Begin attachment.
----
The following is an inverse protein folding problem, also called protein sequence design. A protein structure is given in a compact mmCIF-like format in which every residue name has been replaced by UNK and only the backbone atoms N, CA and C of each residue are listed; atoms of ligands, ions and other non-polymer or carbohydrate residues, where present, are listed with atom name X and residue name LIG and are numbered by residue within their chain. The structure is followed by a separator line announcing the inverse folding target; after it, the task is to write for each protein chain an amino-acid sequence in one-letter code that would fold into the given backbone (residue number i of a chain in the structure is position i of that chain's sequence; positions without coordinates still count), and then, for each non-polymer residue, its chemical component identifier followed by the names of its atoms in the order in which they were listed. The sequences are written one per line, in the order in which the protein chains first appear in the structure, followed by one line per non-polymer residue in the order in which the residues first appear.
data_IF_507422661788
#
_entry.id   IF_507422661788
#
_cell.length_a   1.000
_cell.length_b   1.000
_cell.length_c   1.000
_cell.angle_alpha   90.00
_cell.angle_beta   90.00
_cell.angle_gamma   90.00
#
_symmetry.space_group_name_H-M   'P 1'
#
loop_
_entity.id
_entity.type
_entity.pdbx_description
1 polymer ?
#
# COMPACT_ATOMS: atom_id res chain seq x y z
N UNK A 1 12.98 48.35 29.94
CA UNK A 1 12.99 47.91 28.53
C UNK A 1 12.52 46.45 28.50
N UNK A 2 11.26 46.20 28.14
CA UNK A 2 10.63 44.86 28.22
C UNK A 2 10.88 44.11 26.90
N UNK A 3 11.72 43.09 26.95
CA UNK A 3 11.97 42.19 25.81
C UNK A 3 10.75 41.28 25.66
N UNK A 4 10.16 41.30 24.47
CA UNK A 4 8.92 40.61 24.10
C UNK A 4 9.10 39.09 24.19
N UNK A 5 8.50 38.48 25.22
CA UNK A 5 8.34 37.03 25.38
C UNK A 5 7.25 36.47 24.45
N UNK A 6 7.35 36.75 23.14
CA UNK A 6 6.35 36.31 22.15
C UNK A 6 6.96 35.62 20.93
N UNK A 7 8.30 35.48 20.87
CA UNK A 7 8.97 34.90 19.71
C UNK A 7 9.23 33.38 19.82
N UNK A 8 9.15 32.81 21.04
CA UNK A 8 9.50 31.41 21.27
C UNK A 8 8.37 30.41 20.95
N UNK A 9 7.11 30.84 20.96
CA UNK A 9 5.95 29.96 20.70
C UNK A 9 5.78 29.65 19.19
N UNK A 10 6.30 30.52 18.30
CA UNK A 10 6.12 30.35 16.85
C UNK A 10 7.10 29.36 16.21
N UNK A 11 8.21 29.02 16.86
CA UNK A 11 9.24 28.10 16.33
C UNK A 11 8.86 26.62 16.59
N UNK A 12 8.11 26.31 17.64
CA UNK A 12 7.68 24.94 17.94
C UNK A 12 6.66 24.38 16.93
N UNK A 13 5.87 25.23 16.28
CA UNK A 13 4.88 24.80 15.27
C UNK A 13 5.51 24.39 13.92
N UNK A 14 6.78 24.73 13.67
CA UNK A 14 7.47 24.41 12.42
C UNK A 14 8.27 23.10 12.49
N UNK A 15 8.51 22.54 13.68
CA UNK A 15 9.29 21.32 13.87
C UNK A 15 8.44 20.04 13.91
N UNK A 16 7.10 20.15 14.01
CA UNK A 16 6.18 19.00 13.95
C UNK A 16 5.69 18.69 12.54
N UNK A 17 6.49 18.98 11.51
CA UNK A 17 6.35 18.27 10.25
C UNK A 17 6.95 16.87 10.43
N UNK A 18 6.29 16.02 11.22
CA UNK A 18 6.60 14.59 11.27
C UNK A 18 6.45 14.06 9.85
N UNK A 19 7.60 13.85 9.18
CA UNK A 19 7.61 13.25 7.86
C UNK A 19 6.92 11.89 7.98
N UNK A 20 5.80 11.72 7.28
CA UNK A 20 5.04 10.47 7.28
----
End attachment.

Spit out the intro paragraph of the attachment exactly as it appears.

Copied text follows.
The following is an inverse protein folding problem, also called protein sequence design. A protein structure is given in a compact mmCIF-like format in which every residue name has been replaced by UNK and only the backbone atoms N, CA and C of each residue are listed; atoms of ligands, ions and other non-polymer or carbohydrate residues, where present, are listed with atom name X and residue name LIG and are numbered by residue within their chain. The structure is followed by a separator line announcing the inverse folding target; after it, the task is to write for each protein chain an amino-acid sequence in one-letter code that would fold into the given backbone (residue number i of a chain in the structure is position i of that chain's sequence; positions without coordinates still count), and then, for each non-polymer residue, its chemical component identifier followed by the names of its atoms in the order in which they were listed. The sequences are written one per line, in the order in which the protein chains first appear in the structure, followed by one line per non-polymer residue in the order in which the residues first appear.